CIC 741 “The Spirit helps us in our weakness; for we do not know how to pray as we ought, but the Spirit himself intercedes with sighs too deep for words.”1 The Holy Spirit, the artisan of God’s works, is the master of prayer. (This will be the topic of Part Four.)

CIC 2559 “Prayer is the raising of one’s mind and heart to God or the requesting of good things from God.”2 But when we pray, do we speak from the height of our pride and will, or “out of the depths” of a humble and contrite heart?3 He who humbles himself will be exalted;4 humility is the foundation of prayer, Only when we humbly acknowledge that “we do not know how to pray as we ought,”5 are we ready to receive freely the gift of prayer. “Man is a beggar before God.”6

CIC 2630 The New Testament contains scarcely any prayers of lamentation, so frequent in the Old Testament. In the risen Christ the Church’s petition is buoyed by hope, even if we still wait in a state of expectation and must be converted anew every day. Christian petition, what St. Paul calls {“groaning,” arises from another depth, that of creation “in labor pains” and that of ourselves “as we wait for the redemption of our bodies. For in this hope we were saved.”7 In the end, however, “with sighs too deep for words” the Holy Spirit “helps us in our weakness; for we do not know how to pray as we ought, but the Spirit himself intercedes for us with sighs too deep for words.”8

CIC 2634 Intercession is a prayer of petition which leads us to pray as Jesus did. He is the one intercessor with the Father on behalf of all men, especially sinners.9 He is “able for all time to save those who draw near to God through him, since he always lives to make intercession for them.”10 The Holy Spirit “himself intercedes for us. .. and intercedes for the saints according to the will of God.”11

CIC 2736 Are we convinced that “we do not know how to pray as we ought”?12 Are we asking God for “what is good for us”? Our Father knows what we need before we ask him,13 but he awaits our petition because the dignity of his children lies in their freedom. We must pray, then, with his Spirit of freedom, to be able truly to know what he wants.14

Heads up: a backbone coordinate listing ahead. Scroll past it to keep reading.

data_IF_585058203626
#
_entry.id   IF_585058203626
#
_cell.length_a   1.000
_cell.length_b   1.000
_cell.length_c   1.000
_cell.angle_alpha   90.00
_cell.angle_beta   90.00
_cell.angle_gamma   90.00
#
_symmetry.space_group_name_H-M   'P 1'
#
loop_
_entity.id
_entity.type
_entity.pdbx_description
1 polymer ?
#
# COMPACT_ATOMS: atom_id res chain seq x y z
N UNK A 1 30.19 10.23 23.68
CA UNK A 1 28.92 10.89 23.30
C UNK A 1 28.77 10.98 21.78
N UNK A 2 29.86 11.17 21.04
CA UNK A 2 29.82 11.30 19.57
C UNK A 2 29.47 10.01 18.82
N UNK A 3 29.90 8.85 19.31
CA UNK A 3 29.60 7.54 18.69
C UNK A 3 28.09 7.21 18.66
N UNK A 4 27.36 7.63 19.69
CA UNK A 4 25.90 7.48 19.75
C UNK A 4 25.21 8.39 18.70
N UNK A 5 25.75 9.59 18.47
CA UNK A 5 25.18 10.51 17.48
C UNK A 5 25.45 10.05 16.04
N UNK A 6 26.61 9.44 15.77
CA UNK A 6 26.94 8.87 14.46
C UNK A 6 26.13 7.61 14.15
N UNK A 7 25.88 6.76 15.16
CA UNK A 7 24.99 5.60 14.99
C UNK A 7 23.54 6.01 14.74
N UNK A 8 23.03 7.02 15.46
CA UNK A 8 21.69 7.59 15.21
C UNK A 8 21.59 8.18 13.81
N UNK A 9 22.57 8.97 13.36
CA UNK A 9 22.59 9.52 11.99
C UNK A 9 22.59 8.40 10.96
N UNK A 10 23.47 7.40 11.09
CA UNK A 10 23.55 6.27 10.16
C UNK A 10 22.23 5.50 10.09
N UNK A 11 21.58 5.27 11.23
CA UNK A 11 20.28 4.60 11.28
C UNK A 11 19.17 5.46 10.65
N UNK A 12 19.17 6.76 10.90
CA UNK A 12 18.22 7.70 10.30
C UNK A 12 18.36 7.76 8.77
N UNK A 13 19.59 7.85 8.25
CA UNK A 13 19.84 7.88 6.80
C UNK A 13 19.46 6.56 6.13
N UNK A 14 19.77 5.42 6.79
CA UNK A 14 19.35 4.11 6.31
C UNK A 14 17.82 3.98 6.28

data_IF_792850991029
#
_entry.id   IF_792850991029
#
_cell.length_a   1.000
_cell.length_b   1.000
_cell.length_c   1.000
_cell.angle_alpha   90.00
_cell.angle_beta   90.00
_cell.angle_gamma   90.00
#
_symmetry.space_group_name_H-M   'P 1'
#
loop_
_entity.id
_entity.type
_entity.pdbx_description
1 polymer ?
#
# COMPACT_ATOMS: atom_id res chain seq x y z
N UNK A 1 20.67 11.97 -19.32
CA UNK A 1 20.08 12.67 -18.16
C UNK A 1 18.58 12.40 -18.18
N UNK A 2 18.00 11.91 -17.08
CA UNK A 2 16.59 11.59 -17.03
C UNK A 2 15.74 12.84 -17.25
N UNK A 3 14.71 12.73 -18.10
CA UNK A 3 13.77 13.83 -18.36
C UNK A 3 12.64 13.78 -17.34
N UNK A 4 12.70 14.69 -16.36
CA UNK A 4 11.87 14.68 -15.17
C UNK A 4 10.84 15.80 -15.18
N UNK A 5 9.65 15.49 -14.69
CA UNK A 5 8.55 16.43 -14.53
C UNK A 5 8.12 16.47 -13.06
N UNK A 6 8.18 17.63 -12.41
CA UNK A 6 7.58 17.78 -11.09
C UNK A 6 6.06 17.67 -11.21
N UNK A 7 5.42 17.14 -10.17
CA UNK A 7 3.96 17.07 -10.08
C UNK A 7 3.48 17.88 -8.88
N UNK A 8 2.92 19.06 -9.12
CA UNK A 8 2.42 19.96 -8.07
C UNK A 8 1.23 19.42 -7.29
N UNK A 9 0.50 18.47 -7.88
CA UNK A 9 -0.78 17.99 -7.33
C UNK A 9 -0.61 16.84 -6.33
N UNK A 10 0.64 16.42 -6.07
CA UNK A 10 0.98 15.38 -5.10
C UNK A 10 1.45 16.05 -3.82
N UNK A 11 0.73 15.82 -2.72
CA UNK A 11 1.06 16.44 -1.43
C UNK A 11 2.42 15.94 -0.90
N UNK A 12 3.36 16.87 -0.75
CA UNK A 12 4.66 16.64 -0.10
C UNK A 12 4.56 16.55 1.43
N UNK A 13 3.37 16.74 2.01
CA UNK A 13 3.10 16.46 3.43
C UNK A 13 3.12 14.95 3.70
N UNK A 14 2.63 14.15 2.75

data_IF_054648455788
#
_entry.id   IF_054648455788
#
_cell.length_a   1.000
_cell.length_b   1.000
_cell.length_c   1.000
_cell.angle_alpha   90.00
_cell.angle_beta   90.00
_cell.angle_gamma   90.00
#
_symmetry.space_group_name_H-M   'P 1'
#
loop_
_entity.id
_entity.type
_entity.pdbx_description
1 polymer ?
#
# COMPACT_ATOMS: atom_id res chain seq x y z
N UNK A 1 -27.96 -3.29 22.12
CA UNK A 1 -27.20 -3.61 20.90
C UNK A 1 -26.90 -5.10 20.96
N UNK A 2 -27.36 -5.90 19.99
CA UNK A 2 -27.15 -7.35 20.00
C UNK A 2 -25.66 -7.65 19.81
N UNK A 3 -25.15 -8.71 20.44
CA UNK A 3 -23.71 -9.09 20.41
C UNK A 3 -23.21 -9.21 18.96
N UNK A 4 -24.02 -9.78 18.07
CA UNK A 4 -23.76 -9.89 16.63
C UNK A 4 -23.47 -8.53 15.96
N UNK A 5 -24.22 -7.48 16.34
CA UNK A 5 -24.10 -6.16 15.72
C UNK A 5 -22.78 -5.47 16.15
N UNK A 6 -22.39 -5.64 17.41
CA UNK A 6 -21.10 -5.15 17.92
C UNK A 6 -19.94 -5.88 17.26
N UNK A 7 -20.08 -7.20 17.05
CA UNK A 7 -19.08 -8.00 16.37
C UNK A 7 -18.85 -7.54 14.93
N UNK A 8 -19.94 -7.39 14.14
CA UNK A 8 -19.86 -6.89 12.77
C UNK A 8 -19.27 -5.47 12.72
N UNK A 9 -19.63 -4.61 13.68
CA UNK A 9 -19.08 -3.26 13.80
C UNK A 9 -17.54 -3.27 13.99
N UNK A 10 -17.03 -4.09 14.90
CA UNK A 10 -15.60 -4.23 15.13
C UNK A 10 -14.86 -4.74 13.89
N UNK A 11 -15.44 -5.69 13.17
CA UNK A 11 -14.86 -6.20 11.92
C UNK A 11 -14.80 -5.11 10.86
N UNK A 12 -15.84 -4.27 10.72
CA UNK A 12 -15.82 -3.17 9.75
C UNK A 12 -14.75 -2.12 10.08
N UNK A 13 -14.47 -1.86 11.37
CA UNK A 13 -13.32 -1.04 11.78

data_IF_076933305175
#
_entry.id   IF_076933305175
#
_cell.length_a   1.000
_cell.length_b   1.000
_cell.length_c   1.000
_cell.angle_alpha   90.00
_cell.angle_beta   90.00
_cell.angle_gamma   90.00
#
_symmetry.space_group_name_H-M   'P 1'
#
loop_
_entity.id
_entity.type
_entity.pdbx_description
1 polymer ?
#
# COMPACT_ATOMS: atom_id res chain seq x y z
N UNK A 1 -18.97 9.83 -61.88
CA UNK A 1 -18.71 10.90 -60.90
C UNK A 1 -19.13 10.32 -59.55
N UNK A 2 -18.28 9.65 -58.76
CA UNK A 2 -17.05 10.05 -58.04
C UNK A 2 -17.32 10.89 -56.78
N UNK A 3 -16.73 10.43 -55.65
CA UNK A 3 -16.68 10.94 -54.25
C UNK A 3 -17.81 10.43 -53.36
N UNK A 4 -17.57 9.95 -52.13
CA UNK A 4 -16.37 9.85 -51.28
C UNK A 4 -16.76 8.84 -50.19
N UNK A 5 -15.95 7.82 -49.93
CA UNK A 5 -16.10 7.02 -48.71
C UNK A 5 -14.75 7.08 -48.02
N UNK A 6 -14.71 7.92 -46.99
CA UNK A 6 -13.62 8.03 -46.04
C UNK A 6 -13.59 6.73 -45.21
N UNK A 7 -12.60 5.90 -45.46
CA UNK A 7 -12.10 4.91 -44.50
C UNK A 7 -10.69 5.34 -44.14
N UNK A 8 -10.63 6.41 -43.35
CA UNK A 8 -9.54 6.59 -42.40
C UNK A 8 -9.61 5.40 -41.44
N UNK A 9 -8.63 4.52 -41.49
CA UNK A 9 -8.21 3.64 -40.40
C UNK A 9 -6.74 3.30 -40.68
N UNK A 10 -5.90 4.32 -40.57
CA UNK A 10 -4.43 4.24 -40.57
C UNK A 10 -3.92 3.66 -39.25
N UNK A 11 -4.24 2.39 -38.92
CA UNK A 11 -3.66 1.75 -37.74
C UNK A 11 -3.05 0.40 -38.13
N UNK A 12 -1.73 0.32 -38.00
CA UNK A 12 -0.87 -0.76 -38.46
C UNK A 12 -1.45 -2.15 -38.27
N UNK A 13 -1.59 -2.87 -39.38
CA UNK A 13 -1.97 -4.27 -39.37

CIC 2739 For St. Paul, this trust is bold, founded on the prayer of the Spirit in us and on the faithful love of the Father who has given us his only Son.15 Transformation of the praying heart is the first response to our petition.

CIC 2766 But Jesus does not give us a formula to repeat mechanically.16 As in every vocal prayer, it is through the Word of God that the Holy Spirit teaches the children of God to pray to their Father. Jesus not only gives us the words of our filial prayer; at the same time he gives us the Spirit by whom these words become in us “spirit and life.”17 Even more, the proof and possibility of our filial prayer is that the Father “sent the Spirit of his Son into our hearts, crying, ‘Abba! Father!’”18 Since our prayer sets forth our desires before God, it is again the Father, “he who searches the hearts of men,” who “knows what is the mind of the Spirit, because the Spirit intercedes for the saints according to the will of God.”19 The prayer to Our Father is inserted into the mysterious mission of the Son and of the Spirit.

1 Rom 8:26.
2 St. John Damascene, Defide orth. 3, 24: PG 94,1089C.
3 Ps 130:1.
4 Cf. Lk 18:9-14.
5 Rom 8:26.
6 St. Augustine, Sermo 56, 6, 9: PL 38, 381.
7 Rom 8:22-24.
8 Rom 8:26.
9 Cf. Rom 8:34; 1 Jn 2:1; 1 Tim 2:5-8.
10 Heb 7:25.
11 Rom 8:26-27.
12 Rom 8:26.
13 Cf. Mt 6:8.
14 Cf. Rom 8:27.
15 Cf. Rom 10:12-13; 8:26-39.
16 Cf. Mt 6:7; 1 Kings 18:26-29.
17 Jn 6:63.
18 Gal 4:6.
19 Rom 8:27.